Tits and buns, and all puns intended

ADS No 191: GOLDEN CHURN
As the tandem-bearing lovers in identical beige safari suits draws up at Little Puddle Village Fete, it will occur to many outside the Media Studies community that this just might be a spoof of a farce. This particular Carry On for Golden Churn spreadable yellow fat is asking us to laugh in both nostalgic and post-modern ways.

The re-casting's not exactly spot-on so I couldn't say for sure who the couple are intended to be - Joan Sims and Jim Dale perhaps. The main action is bun-driven: safari woman instructs her wimp to "Get me something to spread on the buns", in a way that suggests lip-smackingly rude words or deeds are involved. I couldn't immediately think what. But it gets our man to the Dairy Food tent, where the first unequivocal reference throws itself at you - a cockney blonde in milkmaid decollete says, "See anything you like here, son?" and does a kookaburra laugh. They don't achieve comic closure, because a) the milkmaid seems 2ft taller than Barbara Windsor and b) our man is no Kenneth Williams, and only has eyes for something to put on his scones.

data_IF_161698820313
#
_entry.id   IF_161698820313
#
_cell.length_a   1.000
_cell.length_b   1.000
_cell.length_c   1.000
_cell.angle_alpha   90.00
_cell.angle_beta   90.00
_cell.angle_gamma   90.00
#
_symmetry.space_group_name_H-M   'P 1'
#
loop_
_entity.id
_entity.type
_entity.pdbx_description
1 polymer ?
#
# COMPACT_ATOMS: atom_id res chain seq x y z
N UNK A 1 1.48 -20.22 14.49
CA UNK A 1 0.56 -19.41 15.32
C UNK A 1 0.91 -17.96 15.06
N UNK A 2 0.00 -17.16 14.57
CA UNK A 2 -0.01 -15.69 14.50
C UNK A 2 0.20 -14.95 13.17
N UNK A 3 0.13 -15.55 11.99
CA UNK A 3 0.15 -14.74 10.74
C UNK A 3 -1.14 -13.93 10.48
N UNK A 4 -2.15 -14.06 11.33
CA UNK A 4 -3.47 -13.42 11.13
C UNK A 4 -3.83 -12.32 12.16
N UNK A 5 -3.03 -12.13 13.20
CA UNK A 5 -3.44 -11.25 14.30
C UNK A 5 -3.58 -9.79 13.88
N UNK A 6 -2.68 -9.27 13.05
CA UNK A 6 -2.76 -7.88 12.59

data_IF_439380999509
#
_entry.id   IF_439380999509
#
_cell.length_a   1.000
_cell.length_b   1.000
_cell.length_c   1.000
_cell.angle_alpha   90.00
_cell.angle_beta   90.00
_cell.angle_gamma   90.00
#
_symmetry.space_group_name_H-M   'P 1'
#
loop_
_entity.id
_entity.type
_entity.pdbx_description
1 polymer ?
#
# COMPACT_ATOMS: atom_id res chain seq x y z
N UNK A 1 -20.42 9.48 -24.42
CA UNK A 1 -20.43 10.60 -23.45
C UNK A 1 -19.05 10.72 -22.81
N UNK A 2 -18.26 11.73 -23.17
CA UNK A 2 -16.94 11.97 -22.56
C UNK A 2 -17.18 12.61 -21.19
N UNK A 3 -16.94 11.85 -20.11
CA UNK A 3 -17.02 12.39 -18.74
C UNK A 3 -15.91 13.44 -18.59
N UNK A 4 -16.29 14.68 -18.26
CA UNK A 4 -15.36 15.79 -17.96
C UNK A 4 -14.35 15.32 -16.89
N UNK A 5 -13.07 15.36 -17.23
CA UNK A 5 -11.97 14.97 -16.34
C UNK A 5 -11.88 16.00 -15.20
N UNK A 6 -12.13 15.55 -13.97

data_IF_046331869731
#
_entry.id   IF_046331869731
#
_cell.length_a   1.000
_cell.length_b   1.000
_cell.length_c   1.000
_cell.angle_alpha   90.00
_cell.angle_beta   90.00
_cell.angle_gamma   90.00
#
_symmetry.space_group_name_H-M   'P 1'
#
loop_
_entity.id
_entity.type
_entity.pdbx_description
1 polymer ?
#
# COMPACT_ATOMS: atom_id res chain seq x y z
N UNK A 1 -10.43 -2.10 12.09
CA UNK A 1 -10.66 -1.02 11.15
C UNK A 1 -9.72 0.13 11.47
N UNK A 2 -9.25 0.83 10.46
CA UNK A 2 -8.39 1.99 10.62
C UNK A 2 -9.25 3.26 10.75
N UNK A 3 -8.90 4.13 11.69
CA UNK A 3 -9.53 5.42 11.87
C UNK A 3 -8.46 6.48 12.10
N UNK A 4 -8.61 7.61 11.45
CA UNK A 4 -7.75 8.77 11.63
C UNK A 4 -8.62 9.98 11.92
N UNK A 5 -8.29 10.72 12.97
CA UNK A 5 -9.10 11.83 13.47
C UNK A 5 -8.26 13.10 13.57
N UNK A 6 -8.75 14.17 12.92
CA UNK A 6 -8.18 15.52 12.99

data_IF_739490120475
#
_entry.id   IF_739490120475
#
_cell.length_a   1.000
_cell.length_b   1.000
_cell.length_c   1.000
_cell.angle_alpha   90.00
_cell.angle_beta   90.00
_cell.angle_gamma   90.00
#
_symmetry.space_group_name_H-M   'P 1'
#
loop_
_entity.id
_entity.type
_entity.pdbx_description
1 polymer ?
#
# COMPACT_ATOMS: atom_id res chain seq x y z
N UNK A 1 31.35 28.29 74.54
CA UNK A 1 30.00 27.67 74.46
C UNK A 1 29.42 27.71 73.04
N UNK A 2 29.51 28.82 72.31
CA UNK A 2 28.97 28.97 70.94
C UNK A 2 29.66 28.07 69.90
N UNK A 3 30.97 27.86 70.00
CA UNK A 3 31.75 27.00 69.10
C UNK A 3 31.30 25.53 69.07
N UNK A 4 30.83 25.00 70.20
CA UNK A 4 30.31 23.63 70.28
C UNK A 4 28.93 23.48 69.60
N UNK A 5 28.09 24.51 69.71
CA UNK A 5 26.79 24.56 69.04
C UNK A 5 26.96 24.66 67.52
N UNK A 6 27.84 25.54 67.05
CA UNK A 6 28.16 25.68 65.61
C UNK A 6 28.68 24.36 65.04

But on exiting he falls over the guy-ropes and pulls down the tent, giving the excuse for a lot of old-fashioned fun (flying buns in slo-mo, blondes on their backs). The whole thing's deeply confusing. Is Golden Churn aiming broad or clever - or having it both ways, as Ken would've said? Is it using the fashionable middle-class nostalgia for the Carry Ons to provoke a set of responses about traditional values or is it the form for another kind of content?

If the spoofing were better - more precise casting and production values, or even digitised dead people - it would have far more impact. Too much impact, perhaps, for the modest message, and cost- and convenience-conscious target market. (Yellow fat commercials aren't aimed at the Edinburgh comedy crowd.)

Comments